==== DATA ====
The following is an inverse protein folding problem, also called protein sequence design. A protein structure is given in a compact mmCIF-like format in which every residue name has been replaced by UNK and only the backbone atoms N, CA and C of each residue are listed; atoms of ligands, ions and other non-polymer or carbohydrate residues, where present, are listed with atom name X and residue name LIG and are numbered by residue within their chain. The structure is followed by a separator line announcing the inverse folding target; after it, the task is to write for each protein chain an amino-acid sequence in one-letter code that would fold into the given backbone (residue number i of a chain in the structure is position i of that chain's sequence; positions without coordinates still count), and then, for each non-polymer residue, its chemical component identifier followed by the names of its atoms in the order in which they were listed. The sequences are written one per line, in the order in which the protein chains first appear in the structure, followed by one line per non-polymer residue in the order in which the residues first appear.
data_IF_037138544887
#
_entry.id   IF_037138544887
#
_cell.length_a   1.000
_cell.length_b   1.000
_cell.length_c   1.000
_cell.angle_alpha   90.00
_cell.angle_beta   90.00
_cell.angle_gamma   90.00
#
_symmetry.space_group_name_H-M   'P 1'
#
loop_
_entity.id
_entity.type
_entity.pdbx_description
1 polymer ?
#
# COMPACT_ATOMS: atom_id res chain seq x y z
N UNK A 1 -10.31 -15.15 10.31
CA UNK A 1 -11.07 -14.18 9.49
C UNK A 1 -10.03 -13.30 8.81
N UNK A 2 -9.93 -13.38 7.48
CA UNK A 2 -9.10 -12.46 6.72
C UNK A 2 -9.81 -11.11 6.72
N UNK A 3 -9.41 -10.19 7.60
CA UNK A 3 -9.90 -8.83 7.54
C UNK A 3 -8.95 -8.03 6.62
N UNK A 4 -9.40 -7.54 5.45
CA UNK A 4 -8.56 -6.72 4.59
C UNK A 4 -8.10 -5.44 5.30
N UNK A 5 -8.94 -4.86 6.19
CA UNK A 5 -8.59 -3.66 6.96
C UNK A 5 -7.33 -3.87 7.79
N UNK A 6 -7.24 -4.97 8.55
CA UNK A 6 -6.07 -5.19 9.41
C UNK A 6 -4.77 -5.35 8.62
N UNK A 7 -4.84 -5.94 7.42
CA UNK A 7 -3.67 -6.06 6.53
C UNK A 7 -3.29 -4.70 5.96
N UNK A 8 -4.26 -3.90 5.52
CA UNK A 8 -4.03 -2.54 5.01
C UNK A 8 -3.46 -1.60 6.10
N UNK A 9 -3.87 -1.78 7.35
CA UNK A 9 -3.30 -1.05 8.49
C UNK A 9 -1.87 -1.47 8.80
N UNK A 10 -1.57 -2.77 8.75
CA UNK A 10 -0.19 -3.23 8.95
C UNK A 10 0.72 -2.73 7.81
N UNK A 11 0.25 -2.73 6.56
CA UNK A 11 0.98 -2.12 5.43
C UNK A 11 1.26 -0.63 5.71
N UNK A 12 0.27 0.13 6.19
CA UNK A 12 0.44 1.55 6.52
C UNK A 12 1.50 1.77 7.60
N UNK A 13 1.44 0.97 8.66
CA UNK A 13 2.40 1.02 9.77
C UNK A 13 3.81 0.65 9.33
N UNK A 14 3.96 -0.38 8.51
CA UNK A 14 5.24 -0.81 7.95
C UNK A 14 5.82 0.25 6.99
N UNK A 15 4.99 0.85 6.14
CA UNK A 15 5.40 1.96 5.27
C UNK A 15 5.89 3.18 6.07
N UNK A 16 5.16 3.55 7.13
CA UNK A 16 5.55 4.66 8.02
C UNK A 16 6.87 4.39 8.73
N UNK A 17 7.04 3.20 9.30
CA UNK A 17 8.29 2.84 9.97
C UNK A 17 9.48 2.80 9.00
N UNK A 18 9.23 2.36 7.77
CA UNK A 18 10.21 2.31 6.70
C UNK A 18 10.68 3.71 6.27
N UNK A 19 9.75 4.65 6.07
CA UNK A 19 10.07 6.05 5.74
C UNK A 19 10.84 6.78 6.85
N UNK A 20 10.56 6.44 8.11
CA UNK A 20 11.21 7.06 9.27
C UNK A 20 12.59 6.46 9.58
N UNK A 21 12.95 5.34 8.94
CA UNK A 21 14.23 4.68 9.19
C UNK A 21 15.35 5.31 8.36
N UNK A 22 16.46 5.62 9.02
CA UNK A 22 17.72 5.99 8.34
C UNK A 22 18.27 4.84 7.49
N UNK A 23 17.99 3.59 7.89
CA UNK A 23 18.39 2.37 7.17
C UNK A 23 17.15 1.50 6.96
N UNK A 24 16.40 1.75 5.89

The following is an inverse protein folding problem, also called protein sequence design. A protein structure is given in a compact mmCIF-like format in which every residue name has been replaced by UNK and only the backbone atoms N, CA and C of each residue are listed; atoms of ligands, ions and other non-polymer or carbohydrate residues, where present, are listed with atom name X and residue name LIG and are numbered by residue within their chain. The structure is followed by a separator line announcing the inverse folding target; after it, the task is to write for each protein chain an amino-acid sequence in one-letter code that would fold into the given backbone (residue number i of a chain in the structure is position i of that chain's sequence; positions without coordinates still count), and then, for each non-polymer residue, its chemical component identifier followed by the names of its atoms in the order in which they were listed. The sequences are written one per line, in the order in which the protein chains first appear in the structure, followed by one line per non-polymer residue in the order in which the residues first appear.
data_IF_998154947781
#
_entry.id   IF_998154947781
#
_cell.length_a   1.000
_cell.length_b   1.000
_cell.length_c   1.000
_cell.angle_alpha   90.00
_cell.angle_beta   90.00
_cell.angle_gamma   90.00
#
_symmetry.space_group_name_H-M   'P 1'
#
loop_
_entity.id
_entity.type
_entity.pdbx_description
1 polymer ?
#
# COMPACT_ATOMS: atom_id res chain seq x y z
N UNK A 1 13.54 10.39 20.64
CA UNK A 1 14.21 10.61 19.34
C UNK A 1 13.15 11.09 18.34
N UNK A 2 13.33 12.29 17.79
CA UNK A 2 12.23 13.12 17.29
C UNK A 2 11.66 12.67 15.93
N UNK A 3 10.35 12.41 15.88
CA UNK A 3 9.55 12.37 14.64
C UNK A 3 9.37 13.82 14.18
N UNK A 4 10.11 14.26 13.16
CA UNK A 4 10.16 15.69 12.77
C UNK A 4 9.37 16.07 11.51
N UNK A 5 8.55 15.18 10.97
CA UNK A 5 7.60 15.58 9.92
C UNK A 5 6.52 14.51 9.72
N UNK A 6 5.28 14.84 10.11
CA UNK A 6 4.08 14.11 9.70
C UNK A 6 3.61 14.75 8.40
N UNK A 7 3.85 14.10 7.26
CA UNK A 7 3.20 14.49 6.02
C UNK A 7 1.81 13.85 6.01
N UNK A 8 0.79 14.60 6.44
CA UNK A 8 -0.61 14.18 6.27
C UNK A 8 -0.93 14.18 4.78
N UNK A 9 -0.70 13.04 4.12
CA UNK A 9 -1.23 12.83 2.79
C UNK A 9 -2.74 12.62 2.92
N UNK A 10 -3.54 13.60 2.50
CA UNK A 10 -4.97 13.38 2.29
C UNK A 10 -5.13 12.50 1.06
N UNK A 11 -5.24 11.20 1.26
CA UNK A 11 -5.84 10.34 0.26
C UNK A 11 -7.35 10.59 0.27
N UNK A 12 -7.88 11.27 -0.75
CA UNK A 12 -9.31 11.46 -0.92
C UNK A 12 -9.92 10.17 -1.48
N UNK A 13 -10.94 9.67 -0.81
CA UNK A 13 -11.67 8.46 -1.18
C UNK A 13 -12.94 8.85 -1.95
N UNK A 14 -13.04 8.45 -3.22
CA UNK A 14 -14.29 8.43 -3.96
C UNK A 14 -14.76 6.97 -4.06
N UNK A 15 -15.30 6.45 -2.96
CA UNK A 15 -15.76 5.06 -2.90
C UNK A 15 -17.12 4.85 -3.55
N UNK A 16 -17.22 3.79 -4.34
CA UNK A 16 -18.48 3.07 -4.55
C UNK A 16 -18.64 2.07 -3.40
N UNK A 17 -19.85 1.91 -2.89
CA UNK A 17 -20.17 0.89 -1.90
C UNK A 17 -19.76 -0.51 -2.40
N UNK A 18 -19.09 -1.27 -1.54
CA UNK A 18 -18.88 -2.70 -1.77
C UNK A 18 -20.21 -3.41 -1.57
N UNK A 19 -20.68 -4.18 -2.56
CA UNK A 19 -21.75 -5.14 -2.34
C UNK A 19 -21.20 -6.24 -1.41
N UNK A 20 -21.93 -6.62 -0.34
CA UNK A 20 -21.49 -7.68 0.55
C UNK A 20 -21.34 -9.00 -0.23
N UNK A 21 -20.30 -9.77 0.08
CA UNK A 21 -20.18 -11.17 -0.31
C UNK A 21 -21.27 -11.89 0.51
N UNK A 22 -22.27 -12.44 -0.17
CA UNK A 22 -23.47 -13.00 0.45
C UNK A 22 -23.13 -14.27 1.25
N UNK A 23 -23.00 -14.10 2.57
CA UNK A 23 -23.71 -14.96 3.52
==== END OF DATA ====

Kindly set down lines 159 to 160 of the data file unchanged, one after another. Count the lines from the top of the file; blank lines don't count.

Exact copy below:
CA UNK A 16 -18.48 3.07 -4.55
C UNK A 16 -18.64 2.07 -3.40